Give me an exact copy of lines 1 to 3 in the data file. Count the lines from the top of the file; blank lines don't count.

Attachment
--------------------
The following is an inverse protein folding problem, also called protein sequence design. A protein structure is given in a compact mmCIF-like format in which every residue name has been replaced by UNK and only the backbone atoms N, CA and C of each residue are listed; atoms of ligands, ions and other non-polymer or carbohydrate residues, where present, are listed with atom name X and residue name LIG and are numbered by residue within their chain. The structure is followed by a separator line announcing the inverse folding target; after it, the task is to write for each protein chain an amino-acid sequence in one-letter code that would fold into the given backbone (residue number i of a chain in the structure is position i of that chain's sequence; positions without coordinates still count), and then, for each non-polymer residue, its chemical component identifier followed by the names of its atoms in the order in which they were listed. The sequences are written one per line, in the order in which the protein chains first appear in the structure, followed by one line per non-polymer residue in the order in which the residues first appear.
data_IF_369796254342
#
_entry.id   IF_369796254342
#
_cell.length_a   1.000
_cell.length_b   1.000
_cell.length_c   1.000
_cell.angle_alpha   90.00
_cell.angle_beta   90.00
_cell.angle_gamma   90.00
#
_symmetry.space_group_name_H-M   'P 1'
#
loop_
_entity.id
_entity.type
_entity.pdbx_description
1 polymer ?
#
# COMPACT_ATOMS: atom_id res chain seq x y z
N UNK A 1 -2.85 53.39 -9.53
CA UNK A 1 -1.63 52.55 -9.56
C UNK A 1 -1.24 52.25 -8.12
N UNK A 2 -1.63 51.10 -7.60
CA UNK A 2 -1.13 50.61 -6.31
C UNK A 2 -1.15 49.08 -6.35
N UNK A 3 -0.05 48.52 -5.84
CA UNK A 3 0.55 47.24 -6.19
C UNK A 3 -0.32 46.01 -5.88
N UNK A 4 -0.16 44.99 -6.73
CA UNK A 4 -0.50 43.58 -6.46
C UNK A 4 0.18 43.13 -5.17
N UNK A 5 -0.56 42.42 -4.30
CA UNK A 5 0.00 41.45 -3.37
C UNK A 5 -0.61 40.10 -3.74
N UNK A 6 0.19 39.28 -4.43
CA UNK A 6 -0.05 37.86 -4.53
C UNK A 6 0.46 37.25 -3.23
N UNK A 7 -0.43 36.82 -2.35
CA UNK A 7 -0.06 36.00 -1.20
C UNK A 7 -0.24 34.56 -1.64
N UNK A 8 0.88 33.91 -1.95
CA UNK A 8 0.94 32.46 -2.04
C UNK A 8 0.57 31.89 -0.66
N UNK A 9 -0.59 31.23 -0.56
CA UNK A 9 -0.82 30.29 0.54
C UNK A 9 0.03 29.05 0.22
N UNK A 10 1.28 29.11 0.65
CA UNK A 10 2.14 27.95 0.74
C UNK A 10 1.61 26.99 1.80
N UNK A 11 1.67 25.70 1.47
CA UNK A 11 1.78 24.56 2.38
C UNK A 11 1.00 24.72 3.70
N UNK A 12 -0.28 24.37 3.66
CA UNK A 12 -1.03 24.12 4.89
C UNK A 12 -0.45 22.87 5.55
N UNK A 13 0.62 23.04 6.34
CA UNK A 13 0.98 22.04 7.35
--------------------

The following is an inverse protein folding problem, also called protein sequence design. A protein structure is given in a compact mmCIF-like format in which every residue name has been replaced by UNK and only the backbone atoms N, CA and C of each residue are listed; atoms of ligands, ions and other non-polymer or carbohydrate residues, where present, are listed with atom name X and residue name LIG and are numbered by residue within their chain. The structure is followed by a separator line announcing the inverse folding target; after it, the task is to write for each protein chain an amino-acid sequence in one-letter code that would fold into the given backbone (residue number i of a chain in the structure is position i of that chain's sequence; positions without coordinates still count), and then, for each non-polymer residue, its chemical component identifier followed by the names of its atoms in the order in which they were listed. The sequences are written one per line, in the order in which the protein chains first appear in the structure, followed by one line per non-polymer residue in the order in which the residues first appear.
data_IF_369796254342
#